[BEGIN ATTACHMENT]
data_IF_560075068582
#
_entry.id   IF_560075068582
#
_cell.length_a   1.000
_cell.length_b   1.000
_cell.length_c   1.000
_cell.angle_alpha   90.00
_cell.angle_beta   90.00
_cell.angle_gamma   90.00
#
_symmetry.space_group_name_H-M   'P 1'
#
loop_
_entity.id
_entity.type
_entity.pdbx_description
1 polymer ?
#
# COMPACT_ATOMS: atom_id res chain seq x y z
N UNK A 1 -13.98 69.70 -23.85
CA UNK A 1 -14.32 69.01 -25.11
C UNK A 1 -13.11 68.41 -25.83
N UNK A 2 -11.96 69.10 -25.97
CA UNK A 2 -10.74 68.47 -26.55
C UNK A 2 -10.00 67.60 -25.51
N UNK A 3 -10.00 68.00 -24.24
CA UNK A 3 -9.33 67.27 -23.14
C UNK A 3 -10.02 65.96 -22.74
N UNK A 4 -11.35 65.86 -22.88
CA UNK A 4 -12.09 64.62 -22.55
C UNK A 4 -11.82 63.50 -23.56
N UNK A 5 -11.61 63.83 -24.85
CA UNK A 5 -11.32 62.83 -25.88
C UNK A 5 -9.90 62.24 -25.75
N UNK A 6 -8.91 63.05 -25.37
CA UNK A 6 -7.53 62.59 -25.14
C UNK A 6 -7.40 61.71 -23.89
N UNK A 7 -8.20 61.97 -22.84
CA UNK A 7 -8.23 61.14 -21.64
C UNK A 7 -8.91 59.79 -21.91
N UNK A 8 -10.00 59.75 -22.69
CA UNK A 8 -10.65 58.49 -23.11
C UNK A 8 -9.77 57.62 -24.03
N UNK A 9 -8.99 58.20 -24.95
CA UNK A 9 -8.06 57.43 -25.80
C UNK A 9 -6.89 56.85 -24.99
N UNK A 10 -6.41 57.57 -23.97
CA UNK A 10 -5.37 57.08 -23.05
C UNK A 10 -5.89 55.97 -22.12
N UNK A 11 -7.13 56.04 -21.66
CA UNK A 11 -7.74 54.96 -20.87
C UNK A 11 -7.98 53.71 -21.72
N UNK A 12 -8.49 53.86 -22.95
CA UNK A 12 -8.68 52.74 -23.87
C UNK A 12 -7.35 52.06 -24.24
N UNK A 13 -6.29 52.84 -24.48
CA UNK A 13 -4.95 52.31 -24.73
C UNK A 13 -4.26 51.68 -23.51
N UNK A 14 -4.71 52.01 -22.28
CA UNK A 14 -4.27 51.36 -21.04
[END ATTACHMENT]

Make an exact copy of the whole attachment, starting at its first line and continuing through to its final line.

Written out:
data_IF_560075068582
#
_entry.id   IF_560075068582
#
_cell.length_a   1.000
_cell.length_b   1.000
_cell.length_c   1.000
_cell.angle_alpha   90.00
_cell.angle_beta   90.00
_cell.angle_gamma   90.00
#
_symmetry.space_group_name_H-M   'P 1'
#
loop_
_entity.id
_entity.type
_entity.pdbx_description
1 polymer ?
#
# COMPACT_ATOMS: atom_id res chain seq x y z
N UNK A 1 -13.98 69.70 -23.85
CA UNK A 1 -14.32 69.01 -25.11
C UNK A 1 -13.11 68.41 -25.83
N UNK A 2 -11.96 69.10 -25.97
CA UNK A 2 -10.74 68.47 -26.55
C UNK A 2 -10.00 67.60 -25.51
N UNK A 3 -10.00 68.00 -24.24
CA UNK A 3 -9.33 67.27 -23.14
C UNK A 3 -10.02 65.96 -22.74
N UNK A 4 -11.35 65.86 -22.88
CA UNK A 4 -12.09 64.62 -22.55
C UNK A 4 -11.82 63.50 -23.56
N UNK A 5 -11.61 63.83 -24.85
CA UNK A 5 -11.32 62.83 -25.88
C UNK A 5 -9.90 62.24 -25.75
N UNK A 6 -8.91 63.05 -25.37
CA UNK A 6 -7.53 62.59 -25.14
C UNK A 6 -7.40 61.71 -23.89
N UNK A 7 -8.20 61.97 -22.84
CA UNK A 7 -8.23 61.14 -21.64
C UNK A 7 -8.91 59.79 -21.91
N UNK A 8 -10.00 59.75 -22.69
CA UNK A 8 -10.65 58.49 -23.11
C UNK A 8 -9.77 57.62 -24.03
N UNK A 9 -8.99 58.20 -24.95
CA UNK A 9 -8.06 57.43 -25.80
C UNK A 9 -6.89 56.85 -24.99
N UNK A 10 -6.41 57.57 -23.97
CA UNK A 10 -5.37 57.08 -23.05
C UNK A 10 -5.89 55.97 -22.12
N UNK A 11 -7.13 56.04 -21.66
CA UNK A 11 -7.74 54.96 -20.87
C UNK A 11 -7.98 53.71 -21.72
N UNK A 12 -8.49 53.86 -22.95
CA UNK A 12 -8.68 52.74 -23.87
C UNK A 12 -7.35 52.06 -24.24
N UNK A 13 -6.29 52.84 -24.48
CA UNK A 13 -4.95 52.31 -24.73
C UNK A 13 -4.26 51.68 -23.51
N UNK A 14 -4.71 52.01 -22.28
CA UNK A 14 -4.27 51.36 -21.04